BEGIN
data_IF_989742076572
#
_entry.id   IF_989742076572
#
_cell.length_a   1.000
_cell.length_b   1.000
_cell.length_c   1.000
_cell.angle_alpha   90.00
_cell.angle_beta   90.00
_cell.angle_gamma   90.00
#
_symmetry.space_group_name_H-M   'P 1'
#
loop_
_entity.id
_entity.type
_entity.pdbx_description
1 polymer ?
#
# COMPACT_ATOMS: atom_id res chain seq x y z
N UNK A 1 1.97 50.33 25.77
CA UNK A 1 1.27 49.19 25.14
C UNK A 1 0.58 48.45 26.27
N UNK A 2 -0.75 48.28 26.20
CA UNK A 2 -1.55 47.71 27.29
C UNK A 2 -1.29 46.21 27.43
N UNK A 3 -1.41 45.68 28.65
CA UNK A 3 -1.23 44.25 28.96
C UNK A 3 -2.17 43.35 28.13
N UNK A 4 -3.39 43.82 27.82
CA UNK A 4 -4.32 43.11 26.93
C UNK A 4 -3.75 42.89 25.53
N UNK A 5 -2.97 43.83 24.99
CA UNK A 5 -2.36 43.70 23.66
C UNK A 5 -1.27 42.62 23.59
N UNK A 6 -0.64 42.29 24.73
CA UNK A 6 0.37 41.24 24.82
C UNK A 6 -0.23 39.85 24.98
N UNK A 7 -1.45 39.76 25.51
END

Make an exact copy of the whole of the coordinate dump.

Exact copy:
data_IF_989742076572
#
_entry.id   IF_989742076572
#
_cell.length_a   1.000
_cell.length_b   1.000
_cell.length_c   1.000
_cell.angle_alpha   90.00
_cell.angle_beta   90.00
_cell.angle_gamma   90.00
#
_symmetry.space_group_name_H-M   'P 1'
#
loop_
_entity.id
_entity.type
_entity.pdbx_description
1 polymer ?
#
# COMPACT_ATOMS: atom_id res chain seq x y z
N UNK A 1 1.97 50.33 25.77
CA UNK A 1 1.27 49.19 25.14
C UNK A 1 0.58 48.45 26.27
N UNK A 2 -0.75 48.28 26.20
CA UNK A 2 -1.55 47.71 27.29
C UNK A 2 -1.29 46.21 27.43
N UNK A 3 -1.41 45.68 28.65
CA UNK A 3 -1.23 44.25 28.96
C UNK A 3 -2.17 43.35 28.13
N UNK A 4 -3.39 43.82 27.82
CA UNK A 4 -4.32 43.11 26.93
C UNK A 4 -3.75 42.89 25.53
N UNK A 5 -2.97 43.83 24.99
CA UNK A 5 -2.36 43.70 23.66
C UNK A 5 -1.27 42.62 23.59
N UNK A 6 -0.64 42.29 24.73
CA UNK A 6 0.37 41.24 24.82
C UNK A 6 -0.23 39.85 24.98
N UNK A 7 -1.45 39.76 25.51